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A Modern Look at the Law of Subsurface Trespass: Does It Need Review, Refinement, or Restatement?

Robert P. Thibault, M.A. Shelby, Christa Lee Rock, Nathan S. Bryant, Proceedings of 54th Annual Rocky Mountain Mineral Law Institute (2008)

The accelerating improvements and developments in technologies for drilling, testing, completing, and fracturing wells as well as acquiring, processing, and interpreting seismic data raise questions about the ability of the substantial body of existing law on [24-3] subsurface trespass to keep pace with these technological advances. While the underlying concepts of the law of subsurface trespass remain well-established, their application is increasingly unclear in the context of technological developments in hydraulic fracturing, often called fracing, directional and horizontal drilling, and geophysical exploration. These operational methods have been present, at least in name, throughout much of the history of the oil and gas industry. However, vast improvements in their application and accuracy and the increasing burdens of the competitive and regulatory environment require us to revisit and challenge old concepts.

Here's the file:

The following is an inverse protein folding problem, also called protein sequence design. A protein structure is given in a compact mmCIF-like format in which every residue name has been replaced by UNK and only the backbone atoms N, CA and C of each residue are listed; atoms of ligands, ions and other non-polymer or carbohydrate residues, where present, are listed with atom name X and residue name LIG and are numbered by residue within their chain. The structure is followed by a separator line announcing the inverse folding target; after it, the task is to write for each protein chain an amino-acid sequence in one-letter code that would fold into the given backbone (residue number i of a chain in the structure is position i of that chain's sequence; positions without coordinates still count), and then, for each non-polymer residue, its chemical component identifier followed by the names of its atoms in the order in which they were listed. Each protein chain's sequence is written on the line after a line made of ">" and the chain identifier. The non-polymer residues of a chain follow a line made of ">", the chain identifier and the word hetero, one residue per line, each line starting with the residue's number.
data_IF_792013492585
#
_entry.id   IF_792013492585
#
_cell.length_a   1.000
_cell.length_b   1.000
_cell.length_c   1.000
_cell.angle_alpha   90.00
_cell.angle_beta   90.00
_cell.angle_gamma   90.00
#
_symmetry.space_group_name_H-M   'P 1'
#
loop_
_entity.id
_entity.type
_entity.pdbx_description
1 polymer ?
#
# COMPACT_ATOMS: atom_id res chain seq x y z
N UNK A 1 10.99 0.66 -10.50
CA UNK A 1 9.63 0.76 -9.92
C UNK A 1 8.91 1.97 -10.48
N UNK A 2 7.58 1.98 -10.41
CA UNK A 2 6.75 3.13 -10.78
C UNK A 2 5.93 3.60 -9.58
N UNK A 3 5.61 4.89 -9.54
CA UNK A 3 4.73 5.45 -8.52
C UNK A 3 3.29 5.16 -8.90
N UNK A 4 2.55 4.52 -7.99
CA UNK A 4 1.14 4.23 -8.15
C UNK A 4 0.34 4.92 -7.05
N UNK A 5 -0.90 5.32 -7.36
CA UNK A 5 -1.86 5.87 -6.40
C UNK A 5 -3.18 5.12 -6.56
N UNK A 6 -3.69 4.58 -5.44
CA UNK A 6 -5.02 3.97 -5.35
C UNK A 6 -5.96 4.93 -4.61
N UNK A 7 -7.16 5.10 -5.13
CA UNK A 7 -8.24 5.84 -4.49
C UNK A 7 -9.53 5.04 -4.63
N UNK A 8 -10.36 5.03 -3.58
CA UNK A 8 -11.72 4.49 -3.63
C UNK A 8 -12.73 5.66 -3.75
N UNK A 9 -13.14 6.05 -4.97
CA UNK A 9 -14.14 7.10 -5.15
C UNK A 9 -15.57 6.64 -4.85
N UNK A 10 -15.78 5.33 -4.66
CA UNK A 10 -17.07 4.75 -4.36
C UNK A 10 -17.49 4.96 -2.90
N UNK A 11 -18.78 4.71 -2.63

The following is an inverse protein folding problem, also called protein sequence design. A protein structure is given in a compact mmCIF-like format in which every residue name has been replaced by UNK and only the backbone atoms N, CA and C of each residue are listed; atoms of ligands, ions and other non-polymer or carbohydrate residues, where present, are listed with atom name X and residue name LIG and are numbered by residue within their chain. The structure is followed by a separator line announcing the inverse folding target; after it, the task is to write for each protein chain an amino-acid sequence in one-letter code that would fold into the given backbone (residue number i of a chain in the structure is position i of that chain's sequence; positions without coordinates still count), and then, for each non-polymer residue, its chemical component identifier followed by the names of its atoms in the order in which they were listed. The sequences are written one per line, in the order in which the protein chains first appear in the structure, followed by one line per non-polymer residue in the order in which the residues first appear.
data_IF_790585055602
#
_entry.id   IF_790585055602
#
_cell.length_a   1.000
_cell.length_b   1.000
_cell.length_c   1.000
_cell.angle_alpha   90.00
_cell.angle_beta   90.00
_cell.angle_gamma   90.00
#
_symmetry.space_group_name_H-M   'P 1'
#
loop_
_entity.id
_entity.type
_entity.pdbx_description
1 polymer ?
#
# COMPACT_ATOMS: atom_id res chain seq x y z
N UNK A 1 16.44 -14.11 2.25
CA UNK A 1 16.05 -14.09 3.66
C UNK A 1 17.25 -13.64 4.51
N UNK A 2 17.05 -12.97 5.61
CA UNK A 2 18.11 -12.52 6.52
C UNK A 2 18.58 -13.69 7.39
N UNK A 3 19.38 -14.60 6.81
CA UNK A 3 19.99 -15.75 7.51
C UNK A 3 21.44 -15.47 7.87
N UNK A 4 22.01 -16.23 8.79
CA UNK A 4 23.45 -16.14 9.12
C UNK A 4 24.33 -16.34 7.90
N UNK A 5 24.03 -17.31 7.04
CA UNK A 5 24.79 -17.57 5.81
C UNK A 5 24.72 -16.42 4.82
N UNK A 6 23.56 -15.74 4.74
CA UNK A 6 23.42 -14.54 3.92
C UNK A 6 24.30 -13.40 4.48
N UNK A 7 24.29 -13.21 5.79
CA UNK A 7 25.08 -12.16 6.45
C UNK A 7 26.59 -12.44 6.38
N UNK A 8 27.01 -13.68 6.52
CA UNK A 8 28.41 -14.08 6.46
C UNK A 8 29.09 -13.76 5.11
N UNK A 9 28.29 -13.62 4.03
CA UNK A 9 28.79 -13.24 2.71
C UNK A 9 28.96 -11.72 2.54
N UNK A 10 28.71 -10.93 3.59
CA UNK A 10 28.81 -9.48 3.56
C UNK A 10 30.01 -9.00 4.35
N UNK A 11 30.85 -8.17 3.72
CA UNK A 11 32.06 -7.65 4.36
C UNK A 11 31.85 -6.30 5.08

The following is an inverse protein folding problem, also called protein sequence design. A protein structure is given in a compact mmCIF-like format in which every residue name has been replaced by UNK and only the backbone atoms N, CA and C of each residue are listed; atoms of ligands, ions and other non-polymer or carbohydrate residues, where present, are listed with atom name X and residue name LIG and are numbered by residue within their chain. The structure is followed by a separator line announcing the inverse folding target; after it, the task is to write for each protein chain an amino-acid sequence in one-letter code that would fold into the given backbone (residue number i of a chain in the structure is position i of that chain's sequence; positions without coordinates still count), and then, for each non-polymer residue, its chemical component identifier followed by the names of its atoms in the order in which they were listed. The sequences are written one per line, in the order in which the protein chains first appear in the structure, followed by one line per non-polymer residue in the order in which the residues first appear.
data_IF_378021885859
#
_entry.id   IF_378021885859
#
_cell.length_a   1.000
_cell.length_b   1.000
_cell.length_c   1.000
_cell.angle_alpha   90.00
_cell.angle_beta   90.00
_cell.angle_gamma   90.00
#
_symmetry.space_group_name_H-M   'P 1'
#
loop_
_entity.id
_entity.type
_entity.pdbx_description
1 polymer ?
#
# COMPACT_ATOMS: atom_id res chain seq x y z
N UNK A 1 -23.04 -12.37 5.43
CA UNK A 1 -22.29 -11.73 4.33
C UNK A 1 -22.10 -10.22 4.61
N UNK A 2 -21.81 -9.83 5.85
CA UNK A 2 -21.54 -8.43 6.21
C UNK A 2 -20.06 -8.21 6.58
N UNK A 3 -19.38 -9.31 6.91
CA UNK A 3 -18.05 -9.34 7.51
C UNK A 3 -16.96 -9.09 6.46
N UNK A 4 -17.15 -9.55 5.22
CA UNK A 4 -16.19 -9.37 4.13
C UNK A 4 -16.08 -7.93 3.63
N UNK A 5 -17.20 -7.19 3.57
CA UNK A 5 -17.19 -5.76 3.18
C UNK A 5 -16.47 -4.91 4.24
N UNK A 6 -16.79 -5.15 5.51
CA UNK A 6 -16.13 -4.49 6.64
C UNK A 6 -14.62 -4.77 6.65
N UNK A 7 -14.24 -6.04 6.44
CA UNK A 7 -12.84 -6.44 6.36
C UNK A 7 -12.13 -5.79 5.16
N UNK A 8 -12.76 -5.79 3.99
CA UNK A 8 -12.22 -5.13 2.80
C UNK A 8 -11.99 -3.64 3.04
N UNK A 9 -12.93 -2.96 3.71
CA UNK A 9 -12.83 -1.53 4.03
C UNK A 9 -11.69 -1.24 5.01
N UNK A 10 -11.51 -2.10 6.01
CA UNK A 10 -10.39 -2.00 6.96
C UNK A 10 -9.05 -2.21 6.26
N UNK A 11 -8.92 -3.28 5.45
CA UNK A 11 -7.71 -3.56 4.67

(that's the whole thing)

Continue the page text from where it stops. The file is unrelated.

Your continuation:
Fracturing is an old technique: after all, explosive fracing was pioneered as early the 1860s, acid fracturing was popularized in the 1930s, and hydraulic fracturing has been commercially viable since the early 1950s. Yet, while the vast increase in the development of new “tight” fields along with improvements in the technologies for its application and testing have made fracturing widespread if not ubiquitous, the Texas Supreme Court is only now directly con